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May 16, 1999

For every "reworking" of a film that works (Nora Ephron's "You've Got Mail" comes to mind) there seem to be more than a handful of duds ("The Avengers," "Mod Squad," "Godzilla') that the paying audience has to painfully sift through ("They're 'Reworkings' Not 'Remakes,' " by Bill Desowitz, May 9).

And the problem continues to escalate when you combine the material with talented and proven directors and casts, and it still fails to draw an audience and/or a profit (Gus Van Sant's shot-for-shot remake of "Psycho").

The studios will keep producing these remakes (reworkings, rehashes) until they stop seeing the money flow into their coffers. So it is up to the consumers to judge them with their pocketbooks.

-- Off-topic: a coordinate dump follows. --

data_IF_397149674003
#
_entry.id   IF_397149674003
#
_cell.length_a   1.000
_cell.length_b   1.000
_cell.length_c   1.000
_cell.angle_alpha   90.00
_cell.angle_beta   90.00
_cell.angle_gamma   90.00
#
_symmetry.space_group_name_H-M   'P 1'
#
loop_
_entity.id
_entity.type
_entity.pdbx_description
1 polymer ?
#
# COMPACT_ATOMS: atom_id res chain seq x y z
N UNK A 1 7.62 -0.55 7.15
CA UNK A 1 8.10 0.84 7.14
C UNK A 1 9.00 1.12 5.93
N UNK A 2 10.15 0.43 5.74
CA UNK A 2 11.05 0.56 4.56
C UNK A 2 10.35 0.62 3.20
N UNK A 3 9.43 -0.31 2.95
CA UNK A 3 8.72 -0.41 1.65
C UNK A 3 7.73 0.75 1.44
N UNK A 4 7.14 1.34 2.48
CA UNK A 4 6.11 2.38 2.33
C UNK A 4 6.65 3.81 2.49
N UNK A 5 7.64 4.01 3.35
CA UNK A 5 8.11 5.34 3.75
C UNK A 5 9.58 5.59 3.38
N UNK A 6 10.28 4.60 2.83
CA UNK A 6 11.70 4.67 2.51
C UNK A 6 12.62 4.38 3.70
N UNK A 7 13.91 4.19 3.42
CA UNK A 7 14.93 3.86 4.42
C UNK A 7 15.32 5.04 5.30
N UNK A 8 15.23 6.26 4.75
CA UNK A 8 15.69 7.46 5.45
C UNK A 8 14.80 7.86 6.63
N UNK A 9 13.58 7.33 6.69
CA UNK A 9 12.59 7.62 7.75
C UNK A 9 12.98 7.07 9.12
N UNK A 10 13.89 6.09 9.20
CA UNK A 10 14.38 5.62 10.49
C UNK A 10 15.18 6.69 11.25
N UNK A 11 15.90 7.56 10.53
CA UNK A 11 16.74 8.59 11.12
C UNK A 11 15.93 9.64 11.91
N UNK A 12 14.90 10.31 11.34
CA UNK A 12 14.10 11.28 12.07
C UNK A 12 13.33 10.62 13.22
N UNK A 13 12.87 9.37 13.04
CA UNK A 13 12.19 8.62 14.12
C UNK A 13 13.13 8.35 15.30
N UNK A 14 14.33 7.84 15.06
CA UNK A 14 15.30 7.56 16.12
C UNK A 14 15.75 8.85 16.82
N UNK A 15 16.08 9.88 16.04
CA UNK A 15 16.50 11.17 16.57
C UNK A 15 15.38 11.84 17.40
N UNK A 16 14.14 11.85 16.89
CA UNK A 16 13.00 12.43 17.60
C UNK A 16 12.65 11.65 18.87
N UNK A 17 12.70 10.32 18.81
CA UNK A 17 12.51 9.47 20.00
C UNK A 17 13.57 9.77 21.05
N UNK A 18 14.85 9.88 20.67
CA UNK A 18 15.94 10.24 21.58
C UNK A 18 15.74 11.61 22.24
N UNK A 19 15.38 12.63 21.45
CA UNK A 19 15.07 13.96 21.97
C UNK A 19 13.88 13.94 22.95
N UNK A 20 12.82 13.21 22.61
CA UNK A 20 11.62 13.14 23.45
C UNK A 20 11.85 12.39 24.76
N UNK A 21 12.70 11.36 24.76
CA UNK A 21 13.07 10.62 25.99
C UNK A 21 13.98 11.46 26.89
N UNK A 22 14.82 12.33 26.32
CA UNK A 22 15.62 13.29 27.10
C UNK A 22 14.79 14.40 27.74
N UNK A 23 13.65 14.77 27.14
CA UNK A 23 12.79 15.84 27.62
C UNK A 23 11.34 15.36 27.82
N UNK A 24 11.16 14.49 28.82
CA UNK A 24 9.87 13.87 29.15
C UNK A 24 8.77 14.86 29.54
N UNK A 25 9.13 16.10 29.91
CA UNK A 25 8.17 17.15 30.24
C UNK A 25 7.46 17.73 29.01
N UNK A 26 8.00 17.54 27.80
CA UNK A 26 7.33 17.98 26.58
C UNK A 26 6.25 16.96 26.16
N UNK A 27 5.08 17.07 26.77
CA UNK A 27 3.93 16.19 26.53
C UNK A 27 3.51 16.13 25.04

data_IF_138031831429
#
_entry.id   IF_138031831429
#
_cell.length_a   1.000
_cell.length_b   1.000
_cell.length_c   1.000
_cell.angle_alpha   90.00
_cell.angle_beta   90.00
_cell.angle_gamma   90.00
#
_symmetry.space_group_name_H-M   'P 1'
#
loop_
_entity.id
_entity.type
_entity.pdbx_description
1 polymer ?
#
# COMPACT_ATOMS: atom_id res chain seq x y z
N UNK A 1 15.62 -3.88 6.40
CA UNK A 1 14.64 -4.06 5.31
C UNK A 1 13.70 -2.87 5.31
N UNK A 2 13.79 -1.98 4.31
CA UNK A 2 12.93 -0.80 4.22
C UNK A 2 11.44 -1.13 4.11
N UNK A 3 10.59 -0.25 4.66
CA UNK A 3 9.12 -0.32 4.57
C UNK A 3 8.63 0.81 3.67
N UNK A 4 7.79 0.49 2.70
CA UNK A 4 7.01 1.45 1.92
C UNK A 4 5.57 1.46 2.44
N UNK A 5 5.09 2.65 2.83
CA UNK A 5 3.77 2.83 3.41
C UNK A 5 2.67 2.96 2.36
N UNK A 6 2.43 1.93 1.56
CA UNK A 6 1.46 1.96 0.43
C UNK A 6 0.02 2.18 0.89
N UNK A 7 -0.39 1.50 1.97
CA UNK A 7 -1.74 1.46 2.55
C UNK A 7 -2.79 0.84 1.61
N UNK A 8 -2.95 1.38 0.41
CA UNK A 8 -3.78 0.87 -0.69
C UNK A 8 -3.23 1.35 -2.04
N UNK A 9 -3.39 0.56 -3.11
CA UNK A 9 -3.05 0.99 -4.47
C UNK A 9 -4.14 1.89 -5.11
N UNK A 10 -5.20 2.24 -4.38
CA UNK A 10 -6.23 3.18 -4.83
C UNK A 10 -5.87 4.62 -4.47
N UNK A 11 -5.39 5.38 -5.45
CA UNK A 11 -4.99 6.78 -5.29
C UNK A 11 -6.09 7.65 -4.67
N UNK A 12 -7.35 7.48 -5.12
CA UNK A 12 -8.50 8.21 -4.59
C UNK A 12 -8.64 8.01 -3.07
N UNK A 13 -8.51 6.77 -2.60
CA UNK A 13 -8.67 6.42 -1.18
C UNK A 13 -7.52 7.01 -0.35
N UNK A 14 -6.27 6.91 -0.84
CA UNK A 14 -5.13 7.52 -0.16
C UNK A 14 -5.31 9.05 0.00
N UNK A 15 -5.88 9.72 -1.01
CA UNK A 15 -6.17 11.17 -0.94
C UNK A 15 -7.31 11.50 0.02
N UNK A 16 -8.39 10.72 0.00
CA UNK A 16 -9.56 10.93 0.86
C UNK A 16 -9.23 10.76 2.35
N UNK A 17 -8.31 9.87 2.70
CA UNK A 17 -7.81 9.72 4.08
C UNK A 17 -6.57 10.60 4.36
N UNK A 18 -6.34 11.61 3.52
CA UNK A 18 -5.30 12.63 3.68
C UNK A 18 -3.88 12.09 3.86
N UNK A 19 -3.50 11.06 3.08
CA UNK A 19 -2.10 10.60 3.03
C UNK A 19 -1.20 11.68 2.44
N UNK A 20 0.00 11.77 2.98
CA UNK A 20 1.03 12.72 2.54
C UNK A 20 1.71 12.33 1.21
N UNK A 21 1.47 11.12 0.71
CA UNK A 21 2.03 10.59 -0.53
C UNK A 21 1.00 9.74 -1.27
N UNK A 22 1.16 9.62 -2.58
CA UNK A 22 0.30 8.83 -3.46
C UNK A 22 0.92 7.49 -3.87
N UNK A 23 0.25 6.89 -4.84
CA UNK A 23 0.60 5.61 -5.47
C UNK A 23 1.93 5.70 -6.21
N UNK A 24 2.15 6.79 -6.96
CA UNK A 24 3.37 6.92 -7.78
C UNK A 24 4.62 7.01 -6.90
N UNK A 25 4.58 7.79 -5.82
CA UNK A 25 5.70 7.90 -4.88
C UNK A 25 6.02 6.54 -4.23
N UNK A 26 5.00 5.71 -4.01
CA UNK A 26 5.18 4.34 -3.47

I was looking forward to the upcoming remake (excuse me, reworking) of "The Haunting" until I read director Jan De Bont and co-producer Susan Arnold's comments.

According to De Bont, the way to scare people today is with complex visual and sound effects. I'd like to know if he feels any personal responsibility to scare his audience or if that's just a job for the special effects department.

Anyone familiar with the original "Haunting" knows that its lasting appeal is due to the fact that director Robert Wise (working, of course, from an excellent script by Nelson Gidding) understood that the strength of Shirley Jackson's story came from what was not shown, that letting an audience imagine what is behind a closed door is much scarier than showing it to them.

De Bont and Arnold are wrong in their assumption that today's audiences are too obtuse to enjoy nuanced, atmospheric storytelling and only appreciate loud, noisy "thrill rides." We just get way too little of the former and way too many of the latter.


Long Beach

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